By Denise Landers


Most parents want the best for their children and sacrifice a great deal to achieve this.  In the book, “Talent is Overrated,” author Geoff Colvin argues against the idea that displays of exceptional talent among humans are based on genetics.  Instead he believes you can train your child to be a prodigy.  Of course, that involves a huge amount of commitment on your part.  (Think of Earl and Tiger Woods.)  Few have the time or drive to push for the relentless practice that would produce the next violin virtuoso or top-seeded tennis player.

However there are still skills to impart at a young age.  Colvin suggests that business acumen or musical expertise be developed early.  I would like to add on to these areas and say that teaching children organization skills will serve them well for all of their lives.  Even if they do not aspire to become Fortune 500 CEOs or sports stars, there will always be schedules to keep, documents to find, and projects to manage.

Organizing skills rarely come naturally.  Parents usually need to teach them.  Yet many times the things you want to correct in your children may be a reflection of your own habits.  When discussing what a mess your child’s desk is, take a look at your own at work.  When becoming upset about a missed assignment date, think about your own deadlines. If you, as the adult, do not consistently exhibit good time management skills, how could you expect children and teens to have them?  Who would they learn from if not you?  Yet even if you are a great organizer, there is no guarantee that this will automatically make your children the same way.

Every age needs:

·         Supplies close at hand

·         Space to put things

·         Systems, to manage daily activities

·         Weekly maintenance

I am not saying that you need to be relentless in pushing organization of the playroom, but this is a great opportunity to start early.  Involve your children in how things are set up and then in keeping them maintained that way.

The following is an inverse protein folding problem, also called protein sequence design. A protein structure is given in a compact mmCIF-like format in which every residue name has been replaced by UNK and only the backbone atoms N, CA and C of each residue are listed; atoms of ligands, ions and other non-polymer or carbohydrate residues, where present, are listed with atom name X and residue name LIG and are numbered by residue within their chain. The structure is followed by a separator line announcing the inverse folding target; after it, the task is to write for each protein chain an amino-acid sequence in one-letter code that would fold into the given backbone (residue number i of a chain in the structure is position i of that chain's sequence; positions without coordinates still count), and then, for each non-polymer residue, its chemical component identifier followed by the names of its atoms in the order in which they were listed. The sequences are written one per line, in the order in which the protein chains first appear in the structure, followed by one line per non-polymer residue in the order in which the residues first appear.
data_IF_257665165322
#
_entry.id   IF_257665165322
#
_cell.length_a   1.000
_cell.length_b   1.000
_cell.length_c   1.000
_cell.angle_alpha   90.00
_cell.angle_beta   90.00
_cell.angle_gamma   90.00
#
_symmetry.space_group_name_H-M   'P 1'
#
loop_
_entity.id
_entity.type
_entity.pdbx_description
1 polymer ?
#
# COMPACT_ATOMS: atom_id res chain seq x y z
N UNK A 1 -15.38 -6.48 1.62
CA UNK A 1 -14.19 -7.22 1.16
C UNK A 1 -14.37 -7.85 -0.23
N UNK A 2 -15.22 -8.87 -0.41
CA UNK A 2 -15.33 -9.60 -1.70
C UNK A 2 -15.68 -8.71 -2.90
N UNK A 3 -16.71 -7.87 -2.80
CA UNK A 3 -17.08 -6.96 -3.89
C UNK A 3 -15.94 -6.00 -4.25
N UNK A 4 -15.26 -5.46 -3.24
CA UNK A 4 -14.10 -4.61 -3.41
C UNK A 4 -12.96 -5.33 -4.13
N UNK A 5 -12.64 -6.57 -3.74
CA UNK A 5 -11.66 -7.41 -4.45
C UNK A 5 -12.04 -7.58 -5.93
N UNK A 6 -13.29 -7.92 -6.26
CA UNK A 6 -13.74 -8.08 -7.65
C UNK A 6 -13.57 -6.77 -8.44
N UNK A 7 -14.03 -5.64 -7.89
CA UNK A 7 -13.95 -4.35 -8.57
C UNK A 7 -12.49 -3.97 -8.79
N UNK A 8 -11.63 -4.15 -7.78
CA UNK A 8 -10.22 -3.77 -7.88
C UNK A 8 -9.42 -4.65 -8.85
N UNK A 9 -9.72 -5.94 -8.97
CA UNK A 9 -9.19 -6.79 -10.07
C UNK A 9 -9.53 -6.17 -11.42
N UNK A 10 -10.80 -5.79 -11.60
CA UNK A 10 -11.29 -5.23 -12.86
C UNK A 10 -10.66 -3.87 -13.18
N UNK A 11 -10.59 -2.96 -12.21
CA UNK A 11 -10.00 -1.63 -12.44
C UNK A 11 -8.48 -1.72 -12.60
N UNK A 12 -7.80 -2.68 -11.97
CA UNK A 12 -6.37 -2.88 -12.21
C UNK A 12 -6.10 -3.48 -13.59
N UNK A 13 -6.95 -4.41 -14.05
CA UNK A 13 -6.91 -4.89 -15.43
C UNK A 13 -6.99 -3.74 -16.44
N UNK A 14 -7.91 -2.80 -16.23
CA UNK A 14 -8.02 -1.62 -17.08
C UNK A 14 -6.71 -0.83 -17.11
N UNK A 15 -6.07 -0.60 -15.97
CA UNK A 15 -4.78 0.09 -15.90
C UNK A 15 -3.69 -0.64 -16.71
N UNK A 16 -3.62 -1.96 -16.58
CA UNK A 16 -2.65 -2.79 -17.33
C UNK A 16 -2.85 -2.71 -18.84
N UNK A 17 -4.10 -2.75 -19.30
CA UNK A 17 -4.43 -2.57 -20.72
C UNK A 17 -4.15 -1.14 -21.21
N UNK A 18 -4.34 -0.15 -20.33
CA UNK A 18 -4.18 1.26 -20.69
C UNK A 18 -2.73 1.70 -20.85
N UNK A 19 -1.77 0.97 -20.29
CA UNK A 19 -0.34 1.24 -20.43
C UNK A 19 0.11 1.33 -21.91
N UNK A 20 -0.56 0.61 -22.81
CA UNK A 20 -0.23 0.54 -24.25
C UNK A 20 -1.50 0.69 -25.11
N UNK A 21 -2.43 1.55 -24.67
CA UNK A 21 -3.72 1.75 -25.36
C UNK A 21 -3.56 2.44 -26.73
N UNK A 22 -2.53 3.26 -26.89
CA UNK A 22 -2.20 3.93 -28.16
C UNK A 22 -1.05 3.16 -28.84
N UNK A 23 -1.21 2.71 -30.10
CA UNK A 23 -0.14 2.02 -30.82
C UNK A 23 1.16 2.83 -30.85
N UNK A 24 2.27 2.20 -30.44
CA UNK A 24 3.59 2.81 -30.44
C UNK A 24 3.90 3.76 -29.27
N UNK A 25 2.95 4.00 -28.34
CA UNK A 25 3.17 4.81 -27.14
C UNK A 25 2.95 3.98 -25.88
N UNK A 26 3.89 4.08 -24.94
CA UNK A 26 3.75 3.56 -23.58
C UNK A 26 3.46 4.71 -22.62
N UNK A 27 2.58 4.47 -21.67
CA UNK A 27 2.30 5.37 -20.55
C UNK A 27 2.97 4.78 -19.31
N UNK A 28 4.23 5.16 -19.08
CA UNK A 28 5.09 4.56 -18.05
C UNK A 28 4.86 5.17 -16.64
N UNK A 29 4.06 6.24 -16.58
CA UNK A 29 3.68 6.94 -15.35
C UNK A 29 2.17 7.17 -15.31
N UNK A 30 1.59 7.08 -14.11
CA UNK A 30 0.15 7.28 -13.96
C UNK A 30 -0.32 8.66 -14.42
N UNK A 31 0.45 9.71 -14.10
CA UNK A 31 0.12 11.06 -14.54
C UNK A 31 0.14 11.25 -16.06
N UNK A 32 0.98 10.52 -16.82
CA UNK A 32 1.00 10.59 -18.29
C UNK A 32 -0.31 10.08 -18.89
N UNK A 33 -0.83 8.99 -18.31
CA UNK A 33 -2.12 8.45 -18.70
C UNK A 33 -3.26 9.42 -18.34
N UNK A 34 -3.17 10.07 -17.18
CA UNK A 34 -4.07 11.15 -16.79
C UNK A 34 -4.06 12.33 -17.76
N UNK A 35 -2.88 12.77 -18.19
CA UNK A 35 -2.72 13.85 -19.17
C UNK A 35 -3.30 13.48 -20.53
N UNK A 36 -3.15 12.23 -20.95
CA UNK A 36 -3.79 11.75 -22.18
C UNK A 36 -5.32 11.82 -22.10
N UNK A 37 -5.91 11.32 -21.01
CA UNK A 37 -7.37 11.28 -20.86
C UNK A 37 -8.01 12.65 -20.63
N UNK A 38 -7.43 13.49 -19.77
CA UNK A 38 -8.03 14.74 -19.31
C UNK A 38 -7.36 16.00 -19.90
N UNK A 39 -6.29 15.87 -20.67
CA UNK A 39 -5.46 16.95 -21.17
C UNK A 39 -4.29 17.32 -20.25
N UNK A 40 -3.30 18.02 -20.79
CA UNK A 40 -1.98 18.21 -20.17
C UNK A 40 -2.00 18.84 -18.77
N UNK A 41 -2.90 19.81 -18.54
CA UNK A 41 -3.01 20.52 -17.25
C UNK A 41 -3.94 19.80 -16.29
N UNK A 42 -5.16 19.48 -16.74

Childhood Years:

Have enough shelves and containers.
Put a picture on the container for quick sorting.
Create simple box schedules.  Use pictures on the chart for chores and events.
Plan the night before.  Clothes can be put out for school the next day.
Teen Years:

Guide them in setting up a process for dealing with their own basic files.
Give them a say in how and where their things are located.
Be sure they write down homework assignments and chores.
Help them maintain a printed or electronic schedule.
Your part is two-fold:

You have to model organized behavior.
You have to be consistent in your expectations.
The busier your family is, the more need for organization.  Do your children a favor and help them get a head start in their careers and their lives, regardless of what paths they take.  If you do not feel that you have the skills to do this, or that you are not being a good example of this, take a break and seek time management training for yourself.  Not only will it help you, but it will lead to a more relaxed and successful family lifestyle.

Denise Landers is the author of Destination: Organization, A Week by Week Journey and the owner of Key Organization Systems, Inc. ( ).  Based in Houston, she is a national speaker, trainer, consultant and coach providing conference sessions, corporate training, and individual assistance to improve daily work flow and time management skills.

This article is excerpted from the Fall 2009 Issue of WE Magazine for Women. To read the current issue (PDF) visit: or (Turning Page)